That changed on Jan. 20 this year, when his dog alerted him to a man on the front porch dressed head-to-toe in camouflage clothing.
“That was just kind of the beginning of this giant snowball that’s occurring,” Hill said. Encounters with illegal aliens—mostly men in groups—is now an almost daily occurrence and he’s fed up.
“Sure, there’s probably some good apples in there as well. But I don’t think the good apples are 35 miles off the river trying to evade every law enforcement they can as aggressively as they are,” he said.
On July 30, he saw at least three illegal aliens at his ranch worker house, and called Border Patrol and the local sheriff’s office.
Border Patrol was on scene first, but the illegal aliens had wired the gate shut and escaped on foot before the patrol truck got through. The aliens had broken into the house, stolen food, and destroyed the ignition in Hill’s truck while trying to steal it.
Hours later, they were apprehended on the ranch across Highway 90 and their footprints were matched to those on Hill’s ranch. They’re currently detained in the Briscoe Unit in Dilley, pending charges brought by the Texas Department of Safety (DPS), Coe said. The Briscoe Unit has been repurposed by the state to detain almost 1,000 illegal aliens who are waiting for their court cases and serving out their sentences.
Coe, who was a Border Patrol agent for 31 years before becoming sheriff, said he’s never seen illegal aliens intentionally destroying property like they have been this year.
“We’ve always had a fence cut here, fence cut there, because they’re hauling dope or small kids or something,” he said. “But we’ve never seen the intentional big four-by-four holes in the fence, or now, a 10-foot section just cut completely out. That’s really starting to bother me.”
County leaders are nervous about the approaching hunting season, but it’s a boon for local businesses and after a pandemic-riddled year in 2020, they need the income. The county’s population is set to double during the hunting season and it’s inevitable that hunters, with their high-powered rifles, will come face-to-face with illegal aliens walking through the ranches.
So far, though, the only gunshot injury recorded was when an illegal alien accidentally shot another while they were stealing firearms from a ranch.
Kinney County kicked off its call for help on April 21 by declaring a state of disaster in the county. Other counties followed, and a slew of community meetings throughout the state attracted hundreds of irate residents.
In a weather-related disaster, the state’s version of FEMA, Texas Department of Emergency Management (TDEM) kicks in with assistance.
“We’ll have a hail storm and TDEM is on the phone immediately, asking if we need anything,” Goliad County judge Mike Bennett said. But he said he didn’t hear from the agency after his county declared a disaster over the border crisis on April 21.
Gov. Greg Abbott has issued several executive orders meant to disburse assistance for local border regions, but counties such as Kinney have found it difficult to access help, including TDEM’s resources and the $1 billion the state allocated to border security in the last legislative session.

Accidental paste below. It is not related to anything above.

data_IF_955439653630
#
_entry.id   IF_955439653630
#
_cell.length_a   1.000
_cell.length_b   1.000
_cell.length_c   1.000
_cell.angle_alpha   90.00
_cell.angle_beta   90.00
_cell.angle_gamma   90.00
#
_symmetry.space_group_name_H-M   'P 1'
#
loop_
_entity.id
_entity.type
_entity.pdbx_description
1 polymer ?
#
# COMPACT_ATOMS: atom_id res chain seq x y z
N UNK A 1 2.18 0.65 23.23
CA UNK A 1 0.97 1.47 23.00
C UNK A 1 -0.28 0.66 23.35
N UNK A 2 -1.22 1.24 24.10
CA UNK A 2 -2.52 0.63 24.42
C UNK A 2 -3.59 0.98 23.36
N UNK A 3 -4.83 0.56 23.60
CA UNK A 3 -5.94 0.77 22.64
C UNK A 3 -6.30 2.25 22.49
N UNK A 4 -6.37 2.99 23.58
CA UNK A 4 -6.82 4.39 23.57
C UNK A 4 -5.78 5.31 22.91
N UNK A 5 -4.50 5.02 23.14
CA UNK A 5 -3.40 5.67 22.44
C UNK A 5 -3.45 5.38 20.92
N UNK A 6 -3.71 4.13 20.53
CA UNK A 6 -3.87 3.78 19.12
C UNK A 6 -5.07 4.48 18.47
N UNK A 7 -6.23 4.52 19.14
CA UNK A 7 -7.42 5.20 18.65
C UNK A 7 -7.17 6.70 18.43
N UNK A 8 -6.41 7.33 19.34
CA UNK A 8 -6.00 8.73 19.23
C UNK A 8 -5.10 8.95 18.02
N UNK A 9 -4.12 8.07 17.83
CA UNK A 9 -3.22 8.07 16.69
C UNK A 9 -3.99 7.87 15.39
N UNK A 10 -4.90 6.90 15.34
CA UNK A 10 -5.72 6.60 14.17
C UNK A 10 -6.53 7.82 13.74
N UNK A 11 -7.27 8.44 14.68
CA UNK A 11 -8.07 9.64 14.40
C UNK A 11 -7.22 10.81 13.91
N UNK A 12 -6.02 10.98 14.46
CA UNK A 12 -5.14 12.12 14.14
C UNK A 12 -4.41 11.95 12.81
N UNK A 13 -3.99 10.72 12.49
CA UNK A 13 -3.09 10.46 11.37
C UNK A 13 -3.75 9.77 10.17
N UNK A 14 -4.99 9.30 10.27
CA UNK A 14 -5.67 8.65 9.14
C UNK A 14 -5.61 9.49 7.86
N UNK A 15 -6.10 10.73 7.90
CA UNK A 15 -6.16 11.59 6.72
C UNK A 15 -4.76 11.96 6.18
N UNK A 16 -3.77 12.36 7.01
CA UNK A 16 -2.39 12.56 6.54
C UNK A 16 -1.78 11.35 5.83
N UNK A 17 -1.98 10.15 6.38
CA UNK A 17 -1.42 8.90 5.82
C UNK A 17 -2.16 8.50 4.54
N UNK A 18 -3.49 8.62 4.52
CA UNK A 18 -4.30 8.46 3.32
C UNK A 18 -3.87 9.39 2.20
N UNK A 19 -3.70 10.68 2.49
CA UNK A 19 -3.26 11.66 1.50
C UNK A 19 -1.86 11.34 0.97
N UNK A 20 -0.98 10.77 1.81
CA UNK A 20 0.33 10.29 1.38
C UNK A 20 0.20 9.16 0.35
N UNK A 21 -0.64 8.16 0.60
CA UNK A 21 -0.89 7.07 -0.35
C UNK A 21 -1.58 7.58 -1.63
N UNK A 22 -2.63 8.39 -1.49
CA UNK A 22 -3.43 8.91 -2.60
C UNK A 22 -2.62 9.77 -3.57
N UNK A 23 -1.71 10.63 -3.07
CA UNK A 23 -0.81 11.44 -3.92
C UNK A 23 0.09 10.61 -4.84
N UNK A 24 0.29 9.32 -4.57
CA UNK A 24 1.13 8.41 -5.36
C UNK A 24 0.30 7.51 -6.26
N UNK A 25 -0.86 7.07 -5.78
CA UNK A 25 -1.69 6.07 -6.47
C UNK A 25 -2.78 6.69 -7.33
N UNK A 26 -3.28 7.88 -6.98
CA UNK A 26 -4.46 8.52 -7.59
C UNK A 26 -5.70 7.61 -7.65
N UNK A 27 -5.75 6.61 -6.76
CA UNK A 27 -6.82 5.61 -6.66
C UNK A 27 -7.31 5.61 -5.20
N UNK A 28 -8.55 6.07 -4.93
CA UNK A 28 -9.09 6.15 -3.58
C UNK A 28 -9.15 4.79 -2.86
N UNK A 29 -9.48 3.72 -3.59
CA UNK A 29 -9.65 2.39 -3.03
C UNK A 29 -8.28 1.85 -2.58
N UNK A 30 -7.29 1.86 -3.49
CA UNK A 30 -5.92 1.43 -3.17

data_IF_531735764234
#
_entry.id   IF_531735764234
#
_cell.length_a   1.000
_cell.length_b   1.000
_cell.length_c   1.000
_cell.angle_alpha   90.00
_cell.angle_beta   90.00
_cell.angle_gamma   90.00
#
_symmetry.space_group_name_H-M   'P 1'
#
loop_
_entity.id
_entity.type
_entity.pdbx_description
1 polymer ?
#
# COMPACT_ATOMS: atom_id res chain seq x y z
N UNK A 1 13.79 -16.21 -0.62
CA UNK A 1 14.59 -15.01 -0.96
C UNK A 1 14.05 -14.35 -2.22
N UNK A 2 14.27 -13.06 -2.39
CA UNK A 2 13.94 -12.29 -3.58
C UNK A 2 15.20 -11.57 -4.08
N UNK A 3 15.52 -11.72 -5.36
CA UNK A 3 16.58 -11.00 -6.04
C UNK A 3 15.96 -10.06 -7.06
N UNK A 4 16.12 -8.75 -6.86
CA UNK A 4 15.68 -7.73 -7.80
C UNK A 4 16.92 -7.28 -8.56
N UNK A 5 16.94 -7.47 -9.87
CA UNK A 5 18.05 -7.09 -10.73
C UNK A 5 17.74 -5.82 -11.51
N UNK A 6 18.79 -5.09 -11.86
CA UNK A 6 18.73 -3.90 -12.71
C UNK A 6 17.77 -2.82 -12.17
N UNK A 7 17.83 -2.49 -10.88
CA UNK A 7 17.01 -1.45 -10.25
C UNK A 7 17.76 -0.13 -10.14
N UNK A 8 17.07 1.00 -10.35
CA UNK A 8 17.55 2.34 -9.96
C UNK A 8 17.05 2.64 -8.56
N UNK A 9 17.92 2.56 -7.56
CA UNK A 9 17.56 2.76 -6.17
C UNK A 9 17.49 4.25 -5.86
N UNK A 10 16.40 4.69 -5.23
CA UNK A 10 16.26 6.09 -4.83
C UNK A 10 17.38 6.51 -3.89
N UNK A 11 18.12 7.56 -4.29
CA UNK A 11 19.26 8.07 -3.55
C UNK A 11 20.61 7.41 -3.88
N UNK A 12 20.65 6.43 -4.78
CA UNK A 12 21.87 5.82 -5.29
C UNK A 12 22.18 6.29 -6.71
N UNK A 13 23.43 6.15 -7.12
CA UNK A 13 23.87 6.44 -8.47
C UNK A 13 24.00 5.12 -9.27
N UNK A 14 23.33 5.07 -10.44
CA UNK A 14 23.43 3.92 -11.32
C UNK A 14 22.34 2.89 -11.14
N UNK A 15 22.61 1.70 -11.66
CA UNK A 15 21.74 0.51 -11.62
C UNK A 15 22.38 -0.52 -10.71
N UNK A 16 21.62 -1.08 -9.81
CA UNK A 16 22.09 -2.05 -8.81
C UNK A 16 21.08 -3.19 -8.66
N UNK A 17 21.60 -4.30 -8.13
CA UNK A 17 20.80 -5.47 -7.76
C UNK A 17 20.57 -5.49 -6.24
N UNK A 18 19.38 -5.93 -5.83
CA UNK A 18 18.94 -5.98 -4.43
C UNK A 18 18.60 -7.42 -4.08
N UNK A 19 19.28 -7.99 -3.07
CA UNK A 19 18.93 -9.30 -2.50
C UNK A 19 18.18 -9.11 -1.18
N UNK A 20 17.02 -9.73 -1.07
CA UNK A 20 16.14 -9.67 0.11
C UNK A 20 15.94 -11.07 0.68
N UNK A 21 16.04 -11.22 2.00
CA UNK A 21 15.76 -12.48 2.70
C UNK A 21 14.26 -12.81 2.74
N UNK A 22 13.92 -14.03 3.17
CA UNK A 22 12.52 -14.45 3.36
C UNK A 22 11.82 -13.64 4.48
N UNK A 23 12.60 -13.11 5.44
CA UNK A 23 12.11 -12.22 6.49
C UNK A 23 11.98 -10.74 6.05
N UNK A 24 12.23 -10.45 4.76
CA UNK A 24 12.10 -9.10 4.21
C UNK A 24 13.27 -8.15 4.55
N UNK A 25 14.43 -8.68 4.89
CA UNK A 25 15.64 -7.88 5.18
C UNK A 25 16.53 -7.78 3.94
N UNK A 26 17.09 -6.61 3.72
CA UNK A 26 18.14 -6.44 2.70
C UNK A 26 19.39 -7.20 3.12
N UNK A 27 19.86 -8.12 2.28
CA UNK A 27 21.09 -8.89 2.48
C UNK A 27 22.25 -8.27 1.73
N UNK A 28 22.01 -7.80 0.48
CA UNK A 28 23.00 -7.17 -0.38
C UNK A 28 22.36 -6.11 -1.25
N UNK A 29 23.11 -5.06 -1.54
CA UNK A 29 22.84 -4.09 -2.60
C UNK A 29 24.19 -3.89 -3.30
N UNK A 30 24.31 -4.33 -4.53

Meanwhile, the border crisis has been eating up local resources.
The sheriff’s deputies spend a majority of their time on callouts related to illegal aliens. EMS Director Henry Garcia said 50 percent of calls in June were illegal alien-related. He said he’s worried residents won’t get the help they need in an emergency since the county has just one ambulance crew available at any given time and the fire department is run by volunteers.
Frustrated with the absence of federal help and slow state response, county leadership began talks with Garrison Trading, a private security contracting company that has worked in Iraq and Afghanistan.
“If y’all are good enough for the U.S. military, you’re good enough for Texans,” Smith, the county attorney, said during the Kinney County Commissioners meeting on July 7. But, legally, it’s a “patchwork of statutes” to work through, he said.
Rex Morford, president of the Colorado-based company, told the commissioners on July 7 that his team is working on getting the required state licenses and insurances to operate in Texas. The licenses were subsequently approved at the beginning of August, pending insurance review.
“Our primary focus is to support you—we’re not here to take over. This is not Iraq. This is not Afghanistan. This is America,” Morford said during the commissioners meeting.
“What we’d like to do is start shutting down avenues along the border. You’ve got multiple lanes of approach. We can help shut those down.”
The sheriffs from Uvalde and Val Verde counties also attended the meeting, along with judges from Edwards and Jeff Davis counties.
The response from state officials has been tepid and a TDEM official told county leaders that a lot of what Garrison could help with is being tackled by the state.
“A lot of the things you describe are already ongoing in Texas,” said Tony Pena, assistant chief for TDEM, during a Zoom conference on July 7. “A lot of these things are already being addressed. I’m not trying to be negative here.”